The impact of compulsory cycle helmet legislation on cyclist head injuries
Bicycle-related head injuries fell significantly in the months after mandatory helmet legislation came into effect in NSW, and recent calls for a repeal of the laws should be rejected, new research based on hospital admissions data shows.
The injuries fell by up to 29% after the laws were introduced in 1991, according to the study by researchers at the University of New South Wales (UNSW) and the Sax Institute, published in the high impact journal Accident Analysis and Prevention.
"We set out to perform the most comprehensive analysis possible on the subject while addressing any data limitations and possible confounding factors," said study author Dr Jake Olivier.
"What we found provides compelling evidence that the legislation has served its purpose in reducing bike-related head injuries and any repeal of the laws would only put lives at risk," he said.
UNSW's Chair of Road Safety and study co-author Professor Raphael Grzebieta said the study backs up overwhelming evidence from biomechanical experiments and in-depth accident case analyses that helmets prevent head injury. "It shows what we've suspected for a long time that you would be unwise to 'hit the road' without a helmet," he said.
Australia was the first country to introduce mandatory helmet legislation in 1991, but 20 years later public debate about the legislation's effectiveness in preventing head injuries continues.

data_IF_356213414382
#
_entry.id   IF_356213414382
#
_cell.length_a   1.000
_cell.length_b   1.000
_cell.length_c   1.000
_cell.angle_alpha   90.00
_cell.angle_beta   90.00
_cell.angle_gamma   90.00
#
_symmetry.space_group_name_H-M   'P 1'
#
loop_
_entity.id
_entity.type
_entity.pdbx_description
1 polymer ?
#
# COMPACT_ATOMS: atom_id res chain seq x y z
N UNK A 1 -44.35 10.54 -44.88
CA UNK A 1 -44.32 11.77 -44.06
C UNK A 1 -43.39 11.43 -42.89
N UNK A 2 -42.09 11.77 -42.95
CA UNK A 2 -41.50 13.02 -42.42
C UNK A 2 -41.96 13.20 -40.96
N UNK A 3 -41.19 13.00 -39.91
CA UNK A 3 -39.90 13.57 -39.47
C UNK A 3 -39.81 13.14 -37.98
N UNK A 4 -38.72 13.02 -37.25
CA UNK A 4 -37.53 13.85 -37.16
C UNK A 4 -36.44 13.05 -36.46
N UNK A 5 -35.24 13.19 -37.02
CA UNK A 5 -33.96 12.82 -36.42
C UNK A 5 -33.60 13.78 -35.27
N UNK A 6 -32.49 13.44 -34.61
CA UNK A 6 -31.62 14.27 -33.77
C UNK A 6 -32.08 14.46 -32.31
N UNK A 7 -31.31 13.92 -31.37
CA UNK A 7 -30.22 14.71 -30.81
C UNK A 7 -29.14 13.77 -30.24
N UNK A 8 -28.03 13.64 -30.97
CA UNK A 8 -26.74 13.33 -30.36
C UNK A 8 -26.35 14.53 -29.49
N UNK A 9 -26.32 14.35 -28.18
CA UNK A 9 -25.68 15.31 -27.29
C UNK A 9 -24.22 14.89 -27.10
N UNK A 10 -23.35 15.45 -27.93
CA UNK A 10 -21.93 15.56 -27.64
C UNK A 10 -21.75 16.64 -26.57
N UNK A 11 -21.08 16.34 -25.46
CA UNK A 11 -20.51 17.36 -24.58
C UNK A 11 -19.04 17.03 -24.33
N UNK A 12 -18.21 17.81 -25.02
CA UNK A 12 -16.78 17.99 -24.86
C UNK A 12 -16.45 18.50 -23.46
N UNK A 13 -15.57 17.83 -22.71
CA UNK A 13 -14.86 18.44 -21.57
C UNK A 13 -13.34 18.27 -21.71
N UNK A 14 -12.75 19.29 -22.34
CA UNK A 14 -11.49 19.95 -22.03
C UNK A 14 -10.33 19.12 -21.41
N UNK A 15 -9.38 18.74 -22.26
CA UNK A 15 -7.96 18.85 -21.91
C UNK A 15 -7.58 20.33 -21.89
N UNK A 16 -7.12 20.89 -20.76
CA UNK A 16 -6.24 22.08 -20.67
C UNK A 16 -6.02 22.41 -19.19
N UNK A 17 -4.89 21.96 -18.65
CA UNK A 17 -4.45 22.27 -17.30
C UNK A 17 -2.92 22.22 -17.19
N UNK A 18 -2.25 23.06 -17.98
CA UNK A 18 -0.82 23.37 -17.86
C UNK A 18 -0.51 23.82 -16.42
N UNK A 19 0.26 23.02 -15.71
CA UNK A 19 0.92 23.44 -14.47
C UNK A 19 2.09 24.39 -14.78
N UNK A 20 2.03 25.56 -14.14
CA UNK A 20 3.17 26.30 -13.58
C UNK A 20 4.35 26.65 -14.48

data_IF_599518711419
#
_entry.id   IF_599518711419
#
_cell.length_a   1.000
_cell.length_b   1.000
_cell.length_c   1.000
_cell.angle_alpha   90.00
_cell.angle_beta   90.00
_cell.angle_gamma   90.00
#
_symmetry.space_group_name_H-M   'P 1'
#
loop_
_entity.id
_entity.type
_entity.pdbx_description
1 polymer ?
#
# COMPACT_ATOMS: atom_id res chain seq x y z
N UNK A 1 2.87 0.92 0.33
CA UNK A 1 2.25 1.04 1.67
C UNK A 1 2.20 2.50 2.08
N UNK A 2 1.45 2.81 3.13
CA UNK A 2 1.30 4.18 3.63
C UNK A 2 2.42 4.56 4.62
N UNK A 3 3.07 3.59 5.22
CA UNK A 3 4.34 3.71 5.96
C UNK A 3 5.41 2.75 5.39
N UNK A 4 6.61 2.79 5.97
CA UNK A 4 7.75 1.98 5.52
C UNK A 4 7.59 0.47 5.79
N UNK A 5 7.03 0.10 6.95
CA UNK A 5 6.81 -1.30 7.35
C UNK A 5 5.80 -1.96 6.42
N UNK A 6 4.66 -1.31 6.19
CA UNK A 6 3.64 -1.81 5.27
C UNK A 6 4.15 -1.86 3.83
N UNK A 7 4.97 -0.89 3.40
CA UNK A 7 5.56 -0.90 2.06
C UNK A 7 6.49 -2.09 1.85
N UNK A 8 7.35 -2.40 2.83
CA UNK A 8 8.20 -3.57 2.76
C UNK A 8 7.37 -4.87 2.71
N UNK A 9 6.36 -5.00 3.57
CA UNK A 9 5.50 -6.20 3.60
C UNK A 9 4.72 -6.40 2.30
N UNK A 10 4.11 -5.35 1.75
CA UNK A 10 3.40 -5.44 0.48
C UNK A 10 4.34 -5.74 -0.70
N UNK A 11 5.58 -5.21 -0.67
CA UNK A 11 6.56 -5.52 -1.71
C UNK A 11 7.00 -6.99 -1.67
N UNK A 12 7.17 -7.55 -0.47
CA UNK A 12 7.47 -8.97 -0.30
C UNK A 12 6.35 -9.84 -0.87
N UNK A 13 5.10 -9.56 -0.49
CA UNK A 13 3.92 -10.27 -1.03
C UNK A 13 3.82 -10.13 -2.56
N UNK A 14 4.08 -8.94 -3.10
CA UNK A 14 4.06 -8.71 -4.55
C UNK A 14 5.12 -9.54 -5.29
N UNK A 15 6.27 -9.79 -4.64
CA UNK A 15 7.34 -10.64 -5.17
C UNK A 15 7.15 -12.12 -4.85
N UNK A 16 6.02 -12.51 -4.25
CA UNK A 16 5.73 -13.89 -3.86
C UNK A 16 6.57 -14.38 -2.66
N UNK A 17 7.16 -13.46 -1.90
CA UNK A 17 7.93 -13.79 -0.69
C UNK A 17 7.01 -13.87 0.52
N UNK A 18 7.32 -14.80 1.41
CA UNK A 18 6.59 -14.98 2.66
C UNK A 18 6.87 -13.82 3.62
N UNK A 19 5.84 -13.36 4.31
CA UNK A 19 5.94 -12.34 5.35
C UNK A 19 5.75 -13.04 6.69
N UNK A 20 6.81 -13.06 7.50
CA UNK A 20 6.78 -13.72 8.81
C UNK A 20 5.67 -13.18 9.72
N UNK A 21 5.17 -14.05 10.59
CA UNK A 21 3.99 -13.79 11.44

Last year, a Sydney University study found the laws had failed and should be repealed because compulsory helmet wearing could be a disincentive to cycling. The academic paper was later retracted due to serious data and arithmetic errors.
In the new UNSW study, researchers from the Injury Risk Management Research Centre and the Sax Institute examined trends in NSW hospital admissions for cyclists and pedestrians, comparing the rate of head injury relative to arm injury, and separately for head injury relative to leg injury, in the months before and after the legislation was introduced.
They found the decrease in head injury rates was significantly greater for cyclists compared to pedestrians, and cyclist head injuries decreased more than limb injuries, pointing to the positive effect of mandatory helmet wearing at the population level.
"We endeavoured to identify the effect of the legislation on head injury rates as distinct from other road safety interventions and we've shown that the improvements could only have come from the helmet legislation," Dr Olivier said.
However, while the findings support the maintenance of mandatory helmet laws, the paper's authors caution against seeing helmets as a panacea for bike safety.
"Cyclist safety is a complex issue driven by a range of factors. Cycling in Australia has changed with a considerable increase in recreational road cycling and mountain biking in recent years. Additional research into the diverse and changing risk profiles among these cycling subgroups could facilitate further safety improvements," Dr Olivier said.